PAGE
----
I had a siamese that i had for 10 years. She was probably 12. On monday she was diagnosed with crf and put on 300ml iv drip 3 days in a row. Once her levels went down i gave 100ml subq fluid at home for 2 days. The last day she didnt eat or drink and o didnt see her use the litter box. Very lethargic. She then started breathing really fast 70-120x a min. The vet recomended euthanasia and she was put to rest on 9/22/18. Do you think that i could have over hydrated her causing her heart issue the vet suspected? Do you think euthensia was a good option. She really didnt look good and the vet didnt think she would make it through any testing to confim diagnosis or treatment. I feel so horrible and guilty. I cant stand to think i did something to contribute to it? Her body temp was 97.1 and she crashed so fast.

Sept. 24, 2018

Kisses' Owner

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Rosie

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Mixed breed cat

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16 Years

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Serious severity

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Serious severity

Has Symptoms

Weight Loss, Respiratory, Lethargic

16 yr old kitty has been losing weight. Loss of appetite, swallowing difficulty and rapid breathing at times. Is taking meds for hyperthyroidism (1 year now). Took her to vet 1 month ago. Blood test done, results normal. 4 days later we returned to vet who put her on antibiotics for a week. No X-rays done. Today I returned with kitty today. Requested more in depth study. X-ray was done and she has a “very enlarged heart’. Gave me diuretic pills and heart med and sent me home. Didn’t mention a follow up appt. Does this sound like a normal care plan for a cat with an enlarged heart?

July 15, 2018

Rosie's Owner

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Dr. Michele K. DVM

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2 Recommendations

If Kitty's lungs were clear, that may be all the treatment that she needed. Some cats with enlarged hearts need oxygen therapy, but if she seems stable she may be fine with home care. It will be important to follow up with your veterinarian for a recheck to re-evaluate her breathing and appetite and make sure that things are progressing as expected. If she is otherwise doing well, 1-2 weeks would be appropriate. If her appetite doesn't improve in the next few days, a recheck at that time would be a good idea.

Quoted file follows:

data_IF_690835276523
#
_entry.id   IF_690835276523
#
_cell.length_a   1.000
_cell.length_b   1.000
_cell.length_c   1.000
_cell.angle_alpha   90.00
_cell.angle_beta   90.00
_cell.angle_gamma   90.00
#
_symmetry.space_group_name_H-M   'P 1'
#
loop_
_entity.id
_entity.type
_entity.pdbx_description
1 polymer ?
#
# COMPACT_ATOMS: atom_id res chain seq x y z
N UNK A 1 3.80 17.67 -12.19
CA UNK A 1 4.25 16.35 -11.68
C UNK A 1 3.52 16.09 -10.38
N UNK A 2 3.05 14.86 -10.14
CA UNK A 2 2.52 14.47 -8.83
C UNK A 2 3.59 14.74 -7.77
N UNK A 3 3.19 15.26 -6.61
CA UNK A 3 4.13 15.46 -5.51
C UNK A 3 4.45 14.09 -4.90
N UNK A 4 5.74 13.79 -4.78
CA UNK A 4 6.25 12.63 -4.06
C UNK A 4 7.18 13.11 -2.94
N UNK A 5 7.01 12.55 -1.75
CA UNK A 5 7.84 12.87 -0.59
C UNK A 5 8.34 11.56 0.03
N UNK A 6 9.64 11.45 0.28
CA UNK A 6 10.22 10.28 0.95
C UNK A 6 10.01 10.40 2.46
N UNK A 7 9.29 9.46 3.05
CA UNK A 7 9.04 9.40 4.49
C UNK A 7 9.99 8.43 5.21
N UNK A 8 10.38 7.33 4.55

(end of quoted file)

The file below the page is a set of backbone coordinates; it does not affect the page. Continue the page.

July 15, 2018

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Keeb

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Black cat

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15 Years

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Serious severity

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5 found helpful

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Serious severity

Has Symptoms

Shallow Rapid Breathing

Hello! I brought my cat into the emergency vet, 15 years old. She has fluid in her lung cavity and many small tumors in her lungs. Vet said she might only have 24 hours. What if we pumped the fluid out? How much longer would she have? Is it worth going back in to get this done?

July 5, 2018

Keeb's Owner

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5 Recommendations

A thoracocentesis may be carried out to remove fluid from the pleural cavity, however if the underlying cause of the pleural effusion isn’t treated or effectively managed it may return with a matter of hours and becomes an unrewarding process. Also, there may be other factors involved which may make your Veterinarian hesitant to perform the procedure. Regards Dr Callum Turner DVM

July 6, 2018

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Snowbee

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Siamese

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11 Years

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Critical severity

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Critical severity

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Breathing Difficulty
Flared Nostrils